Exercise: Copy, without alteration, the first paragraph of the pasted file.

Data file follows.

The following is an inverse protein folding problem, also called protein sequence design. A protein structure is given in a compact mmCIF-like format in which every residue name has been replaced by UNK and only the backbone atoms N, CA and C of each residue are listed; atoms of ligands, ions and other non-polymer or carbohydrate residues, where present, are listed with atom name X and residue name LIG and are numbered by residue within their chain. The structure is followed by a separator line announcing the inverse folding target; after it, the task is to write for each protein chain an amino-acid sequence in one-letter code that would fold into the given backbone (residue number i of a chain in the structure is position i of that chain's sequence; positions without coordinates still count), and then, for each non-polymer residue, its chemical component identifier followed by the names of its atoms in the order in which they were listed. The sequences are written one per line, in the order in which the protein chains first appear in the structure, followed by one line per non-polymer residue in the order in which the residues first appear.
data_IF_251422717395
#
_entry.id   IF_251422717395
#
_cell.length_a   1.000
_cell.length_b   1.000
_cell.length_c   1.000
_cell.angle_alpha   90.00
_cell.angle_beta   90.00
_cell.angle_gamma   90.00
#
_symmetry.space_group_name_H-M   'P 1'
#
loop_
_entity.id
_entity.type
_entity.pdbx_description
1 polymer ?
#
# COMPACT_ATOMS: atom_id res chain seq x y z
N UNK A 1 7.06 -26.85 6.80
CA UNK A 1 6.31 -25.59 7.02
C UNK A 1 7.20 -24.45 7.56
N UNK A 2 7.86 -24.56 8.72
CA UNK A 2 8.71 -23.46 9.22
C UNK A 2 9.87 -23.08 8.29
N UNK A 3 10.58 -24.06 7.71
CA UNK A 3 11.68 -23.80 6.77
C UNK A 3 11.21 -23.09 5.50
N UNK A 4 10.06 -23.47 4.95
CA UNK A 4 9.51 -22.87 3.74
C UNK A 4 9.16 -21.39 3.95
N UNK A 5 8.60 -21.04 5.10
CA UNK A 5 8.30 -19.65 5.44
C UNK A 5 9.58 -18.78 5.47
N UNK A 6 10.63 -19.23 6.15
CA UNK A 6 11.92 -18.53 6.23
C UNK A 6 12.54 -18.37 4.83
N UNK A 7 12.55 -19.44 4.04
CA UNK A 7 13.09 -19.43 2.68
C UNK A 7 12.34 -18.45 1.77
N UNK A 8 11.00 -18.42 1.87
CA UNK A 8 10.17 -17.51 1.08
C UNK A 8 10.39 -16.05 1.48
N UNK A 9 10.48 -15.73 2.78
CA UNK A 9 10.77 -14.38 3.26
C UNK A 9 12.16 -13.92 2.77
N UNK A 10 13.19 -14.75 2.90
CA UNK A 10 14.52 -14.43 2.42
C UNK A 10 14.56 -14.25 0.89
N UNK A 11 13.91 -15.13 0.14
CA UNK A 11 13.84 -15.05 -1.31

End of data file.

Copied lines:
The following is an inverse protein folding problem, also called protein sequence design. A protein structure is given in a compact mmCIF-like format in which every residue name has been replaced by UNK and only the backbone atoms N, CA and C of each residue are listed; atoms of ligands, ions and other non-polymer or carbohydrate residues, where present, are listed with atom name X and residue name LIG and are numbered by residue within their chain. The structure is followed by a separator line announcing the inverse folding target; after it, the task is to write for each protein chain an amino-acid sequence in one-letter code that would fold into the given backbone (residue number i of a chain in the structure is position i of that chain's sequence; positions without coordinates still count), and then, for each non-polymer residue, its chemical component identifier followed by the names of its atoms in the order in which they were listed. The sequences are written one per line, in the order in which the protein chains first appear in the structure, followed by one line per non-polymer residue in the order in which the residues first appear.